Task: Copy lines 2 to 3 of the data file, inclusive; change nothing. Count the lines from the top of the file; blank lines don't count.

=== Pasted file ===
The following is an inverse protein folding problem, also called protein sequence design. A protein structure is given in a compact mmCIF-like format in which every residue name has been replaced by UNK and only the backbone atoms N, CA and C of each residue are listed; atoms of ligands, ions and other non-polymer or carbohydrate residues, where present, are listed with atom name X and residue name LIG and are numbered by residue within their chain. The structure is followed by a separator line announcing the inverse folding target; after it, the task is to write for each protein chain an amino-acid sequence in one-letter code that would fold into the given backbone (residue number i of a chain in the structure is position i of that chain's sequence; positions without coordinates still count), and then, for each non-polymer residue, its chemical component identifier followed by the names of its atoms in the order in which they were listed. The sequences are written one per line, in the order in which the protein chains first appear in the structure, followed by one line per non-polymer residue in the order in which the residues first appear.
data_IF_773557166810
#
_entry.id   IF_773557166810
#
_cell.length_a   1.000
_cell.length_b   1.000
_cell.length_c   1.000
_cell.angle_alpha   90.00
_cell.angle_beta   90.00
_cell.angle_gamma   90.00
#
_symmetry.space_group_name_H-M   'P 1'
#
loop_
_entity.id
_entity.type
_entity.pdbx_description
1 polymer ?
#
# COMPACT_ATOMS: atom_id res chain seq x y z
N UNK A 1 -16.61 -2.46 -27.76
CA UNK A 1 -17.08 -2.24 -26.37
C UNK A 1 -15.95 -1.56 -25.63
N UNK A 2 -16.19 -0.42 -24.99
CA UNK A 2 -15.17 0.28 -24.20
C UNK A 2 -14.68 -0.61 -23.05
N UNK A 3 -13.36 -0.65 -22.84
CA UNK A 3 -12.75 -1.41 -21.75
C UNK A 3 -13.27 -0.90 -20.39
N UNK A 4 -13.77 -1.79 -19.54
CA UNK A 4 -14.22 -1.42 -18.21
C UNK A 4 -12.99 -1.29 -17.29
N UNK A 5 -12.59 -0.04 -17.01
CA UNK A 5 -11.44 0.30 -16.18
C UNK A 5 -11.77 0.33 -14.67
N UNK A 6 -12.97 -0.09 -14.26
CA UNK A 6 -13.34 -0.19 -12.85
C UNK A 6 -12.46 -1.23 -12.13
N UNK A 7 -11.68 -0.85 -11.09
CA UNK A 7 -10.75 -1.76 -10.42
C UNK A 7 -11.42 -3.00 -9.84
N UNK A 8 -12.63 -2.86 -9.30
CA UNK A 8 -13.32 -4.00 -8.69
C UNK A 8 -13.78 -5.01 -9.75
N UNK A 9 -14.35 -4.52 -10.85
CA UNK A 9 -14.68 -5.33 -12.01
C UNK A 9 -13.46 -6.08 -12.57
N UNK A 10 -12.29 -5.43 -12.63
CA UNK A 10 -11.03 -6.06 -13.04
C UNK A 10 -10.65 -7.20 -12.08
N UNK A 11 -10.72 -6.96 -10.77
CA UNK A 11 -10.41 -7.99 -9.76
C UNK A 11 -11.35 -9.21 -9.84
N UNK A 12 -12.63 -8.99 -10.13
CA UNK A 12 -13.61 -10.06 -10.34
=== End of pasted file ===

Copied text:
data_IF_773557166810
#